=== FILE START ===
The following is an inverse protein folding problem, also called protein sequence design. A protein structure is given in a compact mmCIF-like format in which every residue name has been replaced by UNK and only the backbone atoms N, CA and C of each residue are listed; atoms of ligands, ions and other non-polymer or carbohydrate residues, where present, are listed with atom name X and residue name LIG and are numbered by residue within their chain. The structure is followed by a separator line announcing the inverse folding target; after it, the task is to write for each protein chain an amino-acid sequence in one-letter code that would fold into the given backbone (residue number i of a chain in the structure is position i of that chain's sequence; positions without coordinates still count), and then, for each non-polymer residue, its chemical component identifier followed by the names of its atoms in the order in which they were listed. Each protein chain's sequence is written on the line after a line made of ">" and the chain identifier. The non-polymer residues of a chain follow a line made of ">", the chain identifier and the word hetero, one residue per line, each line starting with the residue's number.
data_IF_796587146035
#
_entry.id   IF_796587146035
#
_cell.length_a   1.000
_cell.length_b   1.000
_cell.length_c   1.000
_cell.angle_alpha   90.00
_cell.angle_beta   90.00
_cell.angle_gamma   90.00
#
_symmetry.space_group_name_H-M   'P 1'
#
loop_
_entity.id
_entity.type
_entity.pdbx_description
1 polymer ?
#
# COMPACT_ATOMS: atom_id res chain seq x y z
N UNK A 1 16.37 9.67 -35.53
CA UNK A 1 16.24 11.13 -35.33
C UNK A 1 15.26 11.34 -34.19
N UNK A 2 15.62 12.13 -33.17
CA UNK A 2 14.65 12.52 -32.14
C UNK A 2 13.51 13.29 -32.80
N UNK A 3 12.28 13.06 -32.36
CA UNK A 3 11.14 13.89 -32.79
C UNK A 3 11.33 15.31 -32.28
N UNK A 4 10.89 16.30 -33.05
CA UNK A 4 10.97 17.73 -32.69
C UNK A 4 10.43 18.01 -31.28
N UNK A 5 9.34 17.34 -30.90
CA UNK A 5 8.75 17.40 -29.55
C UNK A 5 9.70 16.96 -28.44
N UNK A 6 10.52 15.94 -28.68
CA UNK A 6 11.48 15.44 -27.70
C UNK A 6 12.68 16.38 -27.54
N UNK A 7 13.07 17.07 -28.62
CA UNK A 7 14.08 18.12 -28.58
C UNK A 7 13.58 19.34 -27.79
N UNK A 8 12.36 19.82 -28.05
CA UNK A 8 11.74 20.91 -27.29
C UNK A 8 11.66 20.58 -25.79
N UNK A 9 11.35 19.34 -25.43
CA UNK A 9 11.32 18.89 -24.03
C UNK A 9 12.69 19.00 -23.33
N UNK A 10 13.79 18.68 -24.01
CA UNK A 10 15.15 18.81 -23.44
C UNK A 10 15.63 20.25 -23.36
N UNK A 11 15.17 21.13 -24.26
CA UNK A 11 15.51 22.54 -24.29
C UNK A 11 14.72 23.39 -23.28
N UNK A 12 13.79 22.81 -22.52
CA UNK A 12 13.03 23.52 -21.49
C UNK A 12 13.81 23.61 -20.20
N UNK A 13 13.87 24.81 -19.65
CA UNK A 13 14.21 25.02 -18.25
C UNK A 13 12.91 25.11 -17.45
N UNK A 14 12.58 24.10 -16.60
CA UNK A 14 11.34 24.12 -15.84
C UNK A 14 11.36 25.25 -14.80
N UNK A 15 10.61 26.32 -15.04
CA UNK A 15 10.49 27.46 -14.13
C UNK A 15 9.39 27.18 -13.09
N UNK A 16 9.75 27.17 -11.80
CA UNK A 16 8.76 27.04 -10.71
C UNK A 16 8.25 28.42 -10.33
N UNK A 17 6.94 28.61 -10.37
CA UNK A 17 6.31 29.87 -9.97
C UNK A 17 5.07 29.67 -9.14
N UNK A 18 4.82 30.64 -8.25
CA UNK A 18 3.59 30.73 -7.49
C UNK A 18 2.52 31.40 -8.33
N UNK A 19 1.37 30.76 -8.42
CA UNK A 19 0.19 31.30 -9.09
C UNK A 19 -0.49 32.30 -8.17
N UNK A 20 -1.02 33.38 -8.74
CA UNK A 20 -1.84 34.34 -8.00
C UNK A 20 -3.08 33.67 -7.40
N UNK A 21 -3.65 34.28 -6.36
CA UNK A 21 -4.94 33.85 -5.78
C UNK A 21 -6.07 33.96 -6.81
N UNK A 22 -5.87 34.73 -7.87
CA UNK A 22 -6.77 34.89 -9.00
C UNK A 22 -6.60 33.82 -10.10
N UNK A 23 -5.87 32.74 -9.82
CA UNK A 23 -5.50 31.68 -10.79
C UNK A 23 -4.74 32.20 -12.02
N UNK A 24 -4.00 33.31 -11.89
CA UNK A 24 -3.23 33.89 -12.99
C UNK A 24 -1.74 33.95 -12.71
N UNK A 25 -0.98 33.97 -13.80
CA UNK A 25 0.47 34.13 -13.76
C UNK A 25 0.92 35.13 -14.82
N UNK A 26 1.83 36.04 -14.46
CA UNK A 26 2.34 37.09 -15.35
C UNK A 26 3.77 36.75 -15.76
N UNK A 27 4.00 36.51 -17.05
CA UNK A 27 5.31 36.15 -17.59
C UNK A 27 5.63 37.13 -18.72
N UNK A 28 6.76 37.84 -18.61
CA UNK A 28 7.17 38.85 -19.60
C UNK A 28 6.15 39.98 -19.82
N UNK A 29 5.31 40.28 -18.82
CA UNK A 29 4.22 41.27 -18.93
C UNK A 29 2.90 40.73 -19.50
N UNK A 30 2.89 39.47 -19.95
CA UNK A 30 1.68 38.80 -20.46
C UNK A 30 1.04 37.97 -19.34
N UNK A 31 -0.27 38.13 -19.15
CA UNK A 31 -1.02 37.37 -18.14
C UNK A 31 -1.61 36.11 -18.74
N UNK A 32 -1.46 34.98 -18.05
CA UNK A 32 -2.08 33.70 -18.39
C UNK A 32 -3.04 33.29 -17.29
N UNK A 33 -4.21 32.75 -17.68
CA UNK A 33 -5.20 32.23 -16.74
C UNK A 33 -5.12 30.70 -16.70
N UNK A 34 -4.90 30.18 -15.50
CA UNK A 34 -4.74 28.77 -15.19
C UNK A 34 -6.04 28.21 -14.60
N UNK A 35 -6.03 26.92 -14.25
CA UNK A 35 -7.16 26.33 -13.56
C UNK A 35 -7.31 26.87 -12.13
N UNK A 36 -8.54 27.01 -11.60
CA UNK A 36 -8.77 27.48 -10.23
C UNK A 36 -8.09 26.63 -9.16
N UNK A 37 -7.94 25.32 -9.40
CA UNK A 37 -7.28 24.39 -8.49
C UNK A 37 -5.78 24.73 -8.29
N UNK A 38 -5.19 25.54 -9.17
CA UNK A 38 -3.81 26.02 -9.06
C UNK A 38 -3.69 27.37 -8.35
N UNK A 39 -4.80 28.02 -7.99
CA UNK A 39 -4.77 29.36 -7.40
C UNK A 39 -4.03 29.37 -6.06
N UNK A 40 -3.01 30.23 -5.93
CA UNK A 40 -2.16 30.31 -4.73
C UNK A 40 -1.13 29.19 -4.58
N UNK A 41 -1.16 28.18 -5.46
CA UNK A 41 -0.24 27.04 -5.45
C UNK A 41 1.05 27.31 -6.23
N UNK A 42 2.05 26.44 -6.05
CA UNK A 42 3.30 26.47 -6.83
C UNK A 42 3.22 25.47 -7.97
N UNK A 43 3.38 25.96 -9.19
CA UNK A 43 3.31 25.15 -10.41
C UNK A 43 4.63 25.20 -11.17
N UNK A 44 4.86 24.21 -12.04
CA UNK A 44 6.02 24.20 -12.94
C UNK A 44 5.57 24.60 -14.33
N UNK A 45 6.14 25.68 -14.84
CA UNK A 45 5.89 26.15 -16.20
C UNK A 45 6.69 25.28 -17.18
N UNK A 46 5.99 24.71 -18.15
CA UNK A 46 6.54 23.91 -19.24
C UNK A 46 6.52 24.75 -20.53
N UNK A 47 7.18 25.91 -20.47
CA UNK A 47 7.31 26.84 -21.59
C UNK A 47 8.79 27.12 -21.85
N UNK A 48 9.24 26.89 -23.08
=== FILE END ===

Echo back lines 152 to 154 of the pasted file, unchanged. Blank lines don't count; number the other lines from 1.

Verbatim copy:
CA UNK A 44 6.02 24.20 -12.94
C UNK A 44 5.57 24.60 -14.33
N UNK A 45 6.14 25.68 -14.84